I hope you don’t mind me posting this call for participation - I do think the matter at hand is very important for the people on this list, and the people on this list are very important for the matter at hand.
For historical reasons, the native API provided by R for use by applications and packages is not as concise and consistent as is could be, and is tied into the internals of the implementation of the language. This makes writing native code components more complex than necessary, and thus increases the entry barrier for writing applications and packages. It also hinders evolution of the R runtime, because it restricts the freedom to change internal implementation details, and prevents alternative implementations from supporting all R applications and packages.
The R consortium’s infrastructure steering committee (ISC) recently decided to create a working group that intends to explore the future of R’s native APIs :
“Future-proof native APIs for R: This working groups will assess current native API usage, gather community input, and work towards an easy-to-understand, consistent and verifiable API that will drive R language adoption.”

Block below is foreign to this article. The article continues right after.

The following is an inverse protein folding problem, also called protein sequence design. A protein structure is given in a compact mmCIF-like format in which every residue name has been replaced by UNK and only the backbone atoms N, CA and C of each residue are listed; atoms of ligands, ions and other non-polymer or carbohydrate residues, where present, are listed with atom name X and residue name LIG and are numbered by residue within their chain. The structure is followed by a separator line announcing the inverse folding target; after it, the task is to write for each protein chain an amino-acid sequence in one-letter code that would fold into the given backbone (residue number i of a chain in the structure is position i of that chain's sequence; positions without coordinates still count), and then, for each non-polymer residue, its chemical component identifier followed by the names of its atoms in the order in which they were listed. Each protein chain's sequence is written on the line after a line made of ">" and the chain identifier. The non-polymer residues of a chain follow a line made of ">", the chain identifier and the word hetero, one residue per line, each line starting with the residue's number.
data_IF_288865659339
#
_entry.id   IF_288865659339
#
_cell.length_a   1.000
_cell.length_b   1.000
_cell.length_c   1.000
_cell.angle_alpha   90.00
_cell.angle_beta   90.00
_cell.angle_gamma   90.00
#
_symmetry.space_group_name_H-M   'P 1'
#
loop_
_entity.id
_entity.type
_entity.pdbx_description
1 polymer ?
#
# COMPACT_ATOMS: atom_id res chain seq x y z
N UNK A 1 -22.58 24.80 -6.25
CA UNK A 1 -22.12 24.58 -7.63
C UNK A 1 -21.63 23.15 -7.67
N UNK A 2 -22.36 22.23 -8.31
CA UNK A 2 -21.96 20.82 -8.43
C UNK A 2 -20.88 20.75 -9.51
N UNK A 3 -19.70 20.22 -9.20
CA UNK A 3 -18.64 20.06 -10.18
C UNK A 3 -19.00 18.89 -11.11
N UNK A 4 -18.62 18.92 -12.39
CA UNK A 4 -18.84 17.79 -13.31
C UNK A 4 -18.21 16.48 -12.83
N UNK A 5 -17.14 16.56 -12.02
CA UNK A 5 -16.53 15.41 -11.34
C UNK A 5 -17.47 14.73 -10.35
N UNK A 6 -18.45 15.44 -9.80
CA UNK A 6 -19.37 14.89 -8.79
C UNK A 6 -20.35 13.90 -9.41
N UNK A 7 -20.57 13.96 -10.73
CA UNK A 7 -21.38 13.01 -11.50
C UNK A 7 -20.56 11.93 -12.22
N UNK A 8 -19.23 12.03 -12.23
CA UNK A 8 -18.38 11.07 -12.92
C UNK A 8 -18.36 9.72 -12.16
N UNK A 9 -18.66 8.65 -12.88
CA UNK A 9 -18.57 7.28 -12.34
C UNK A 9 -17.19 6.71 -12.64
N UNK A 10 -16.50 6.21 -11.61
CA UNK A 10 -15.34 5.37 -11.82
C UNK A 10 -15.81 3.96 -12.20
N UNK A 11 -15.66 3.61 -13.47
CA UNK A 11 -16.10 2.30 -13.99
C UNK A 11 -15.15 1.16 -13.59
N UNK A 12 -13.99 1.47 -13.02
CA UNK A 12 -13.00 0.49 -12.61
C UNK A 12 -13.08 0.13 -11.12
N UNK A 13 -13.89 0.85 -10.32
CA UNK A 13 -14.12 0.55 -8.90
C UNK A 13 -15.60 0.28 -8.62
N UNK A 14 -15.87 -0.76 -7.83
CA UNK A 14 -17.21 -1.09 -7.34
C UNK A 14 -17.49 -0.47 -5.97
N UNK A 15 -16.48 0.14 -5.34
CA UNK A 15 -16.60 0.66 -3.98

In order to do so, we are hoping to create a diverse group, inviting different stakeholders:
people working on the core of the R implementation and package system
R package authors and maintainers
developers of alternative implementations of the R language
people interested in R’s development for various other reasons
We’d like to answer questions like:
API evolution or API revolution?
should there be one interface covering all use cases, or multiple targeted interfaces?
what are the basic design principles behind the new API?
how can adoption of such an interface work?
Please let me know whether you’re interested in this - we would be glad if some of you would join this effort and participate in the working group.
The working group will operate via email , a wiki page  and teleconferences.
We also plan to have an in-person meeting at this year’s useR! conference.
Also, if you have someone in mind that should be part of the working group, please let us know. We may not have thought of them yet.